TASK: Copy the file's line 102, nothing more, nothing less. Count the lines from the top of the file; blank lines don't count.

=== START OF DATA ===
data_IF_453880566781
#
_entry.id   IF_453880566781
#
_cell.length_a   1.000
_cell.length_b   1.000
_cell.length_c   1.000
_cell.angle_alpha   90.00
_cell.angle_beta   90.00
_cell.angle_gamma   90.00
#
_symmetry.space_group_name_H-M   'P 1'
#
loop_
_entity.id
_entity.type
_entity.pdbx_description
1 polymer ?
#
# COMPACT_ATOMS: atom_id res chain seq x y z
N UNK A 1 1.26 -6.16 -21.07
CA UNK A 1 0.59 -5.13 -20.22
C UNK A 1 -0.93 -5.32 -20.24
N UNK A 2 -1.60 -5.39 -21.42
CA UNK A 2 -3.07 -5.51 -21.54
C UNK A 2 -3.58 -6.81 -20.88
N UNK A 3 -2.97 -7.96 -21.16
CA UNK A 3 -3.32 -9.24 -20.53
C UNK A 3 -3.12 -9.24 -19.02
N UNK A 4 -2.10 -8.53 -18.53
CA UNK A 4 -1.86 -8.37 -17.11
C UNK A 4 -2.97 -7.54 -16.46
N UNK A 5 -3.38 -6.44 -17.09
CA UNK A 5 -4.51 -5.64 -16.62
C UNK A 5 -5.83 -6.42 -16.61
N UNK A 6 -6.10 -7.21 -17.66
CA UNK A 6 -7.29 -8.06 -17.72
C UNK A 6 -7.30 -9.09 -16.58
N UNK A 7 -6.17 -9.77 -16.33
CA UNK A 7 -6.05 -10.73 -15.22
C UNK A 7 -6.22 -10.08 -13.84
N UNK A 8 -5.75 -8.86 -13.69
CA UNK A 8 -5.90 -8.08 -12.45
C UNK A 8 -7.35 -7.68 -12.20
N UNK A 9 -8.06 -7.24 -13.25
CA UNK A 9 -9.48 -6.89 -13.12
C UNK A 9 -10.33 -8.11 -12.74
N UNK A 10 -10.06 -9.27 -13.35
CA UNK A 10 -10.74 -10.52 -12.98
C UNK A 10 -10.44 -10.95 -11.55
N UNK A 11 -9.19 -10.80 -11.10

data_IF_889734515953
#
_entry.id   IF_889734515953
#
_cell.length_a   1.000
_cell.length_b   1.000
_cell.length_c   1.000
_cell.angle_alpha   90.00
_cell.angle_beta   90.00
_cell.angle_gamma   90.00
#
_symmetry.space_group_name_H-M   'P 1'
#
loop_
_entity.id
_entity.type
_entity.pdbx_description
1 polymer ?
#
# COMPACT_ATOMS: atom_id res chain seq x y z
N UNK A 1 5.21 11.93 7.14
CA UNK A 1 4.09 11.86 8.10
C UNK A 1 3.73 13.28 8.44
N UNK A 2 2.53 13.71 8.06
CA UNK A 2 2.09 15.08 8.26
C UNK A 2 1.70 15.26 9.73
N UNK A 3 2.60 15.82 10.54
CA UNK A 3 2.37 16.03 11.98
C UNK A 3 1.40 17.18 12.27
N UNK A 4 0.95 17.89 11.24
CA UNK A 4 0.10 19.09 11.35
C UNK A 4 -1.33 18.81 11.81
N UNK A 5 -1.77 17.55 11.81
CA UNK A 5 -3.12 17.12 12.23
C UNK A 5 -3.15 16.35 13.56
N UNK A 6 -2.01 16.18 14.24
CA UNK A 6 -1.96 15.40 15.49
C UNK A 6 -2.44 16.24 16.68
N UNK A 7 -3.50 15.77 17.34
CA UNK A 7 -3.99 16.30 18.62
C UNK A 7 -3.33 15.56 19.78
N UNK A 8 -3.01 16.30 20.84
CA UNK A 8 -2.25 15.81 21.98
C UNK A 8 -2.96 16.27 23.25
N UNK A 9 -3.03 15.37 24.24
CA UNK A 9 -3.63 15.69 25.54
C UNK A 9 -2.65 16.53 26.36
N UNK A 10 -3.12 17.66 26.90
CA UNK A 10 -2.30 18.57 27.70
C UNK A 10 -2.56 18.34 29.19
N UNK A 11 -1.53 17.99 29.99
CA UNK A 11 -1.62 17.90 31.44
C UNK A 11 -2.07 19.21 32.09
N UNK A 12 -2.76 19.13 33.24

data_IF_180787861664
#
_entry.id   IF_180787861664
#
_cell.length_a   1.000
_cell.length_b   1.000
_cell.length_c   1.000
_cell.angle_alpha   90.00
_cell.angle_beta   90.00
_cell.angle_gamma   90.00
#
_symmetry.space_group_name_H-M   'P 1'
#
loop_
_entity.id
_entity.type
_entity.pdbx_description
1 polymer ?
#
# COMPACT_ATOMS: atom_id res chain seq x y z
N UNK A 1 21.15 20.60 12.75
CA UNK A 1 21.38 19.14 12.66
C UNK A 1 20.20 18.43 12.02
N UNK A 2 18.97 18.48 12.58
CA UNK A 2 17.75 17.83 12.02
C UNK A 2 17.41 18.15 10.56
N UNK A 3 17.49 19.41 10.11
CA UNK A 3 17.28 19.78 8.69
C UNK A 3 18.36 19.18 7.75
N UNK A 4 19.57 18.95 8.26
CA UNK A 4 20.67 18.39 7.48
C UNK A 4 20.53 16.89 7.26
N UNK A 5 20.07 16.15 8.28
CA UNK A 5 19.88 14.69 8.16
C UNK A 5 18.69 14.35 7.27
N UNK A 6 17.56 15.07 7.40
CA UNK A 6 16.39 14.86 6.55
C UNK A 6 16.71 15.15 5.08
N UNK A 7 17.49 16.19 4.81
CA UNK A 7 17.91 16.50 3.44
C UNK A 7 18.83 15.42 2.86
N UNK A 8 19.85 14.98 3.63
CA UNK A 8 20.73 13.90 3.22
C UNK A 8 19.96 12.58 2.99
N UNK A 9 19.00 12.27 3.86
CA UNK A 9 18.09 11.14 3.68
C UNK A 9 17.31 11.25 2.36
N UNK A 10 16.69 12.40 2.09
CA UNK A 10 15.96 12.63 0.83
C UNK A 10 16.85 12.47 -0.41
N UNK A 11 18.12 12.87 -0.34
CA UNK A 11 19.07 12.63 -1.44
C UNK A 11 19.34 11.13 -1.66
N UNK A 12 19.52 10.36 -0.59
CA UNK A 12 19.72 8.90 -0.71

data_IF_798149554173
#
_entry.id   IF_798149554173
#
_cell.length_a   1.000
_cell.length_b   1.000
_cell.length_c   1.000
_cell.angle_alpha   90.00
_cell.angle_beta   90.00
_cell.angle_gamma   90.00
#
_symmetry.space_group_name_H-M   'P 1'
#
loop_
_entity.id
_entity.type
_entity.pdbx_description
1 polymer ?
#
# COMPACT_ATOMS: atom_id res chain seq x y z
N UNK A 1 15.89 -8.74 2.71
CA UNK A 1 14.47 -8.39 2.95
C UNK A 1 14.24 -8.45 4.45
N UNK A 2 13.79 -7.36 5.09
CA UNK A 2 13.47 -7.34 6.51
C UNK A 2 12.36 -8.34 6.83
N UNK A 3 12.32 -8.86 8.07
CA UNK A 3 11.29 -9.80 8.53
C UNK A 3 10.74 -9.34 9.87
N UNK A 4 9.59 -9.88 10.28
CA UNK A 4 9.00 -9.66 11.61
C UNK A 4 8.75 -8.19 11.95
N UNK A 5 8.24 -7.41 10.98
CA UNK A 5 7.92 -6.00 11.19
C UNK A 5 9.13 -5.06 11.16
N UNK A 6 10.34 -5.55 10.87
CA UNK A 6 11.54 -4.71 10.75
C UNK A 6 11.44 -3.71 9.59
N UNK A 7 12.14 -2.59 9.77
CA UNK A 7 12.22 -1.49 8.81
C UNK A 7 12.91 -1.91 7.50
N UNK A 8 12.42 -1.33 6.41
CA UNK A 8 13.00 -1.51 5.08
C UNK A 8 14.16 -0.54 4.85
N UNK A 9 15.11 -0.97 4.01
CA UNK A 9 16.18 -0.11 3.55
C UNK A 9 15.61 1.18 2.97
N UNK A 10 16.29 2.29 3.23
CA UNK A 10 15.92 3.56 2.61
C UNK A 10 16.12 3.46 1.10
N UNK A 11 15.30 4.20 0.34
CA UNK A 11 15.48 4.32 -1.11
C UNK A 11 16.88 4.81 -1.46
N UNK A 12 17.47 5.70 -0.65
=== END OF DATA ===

N UNK A 11 -1.53 17.99 29.99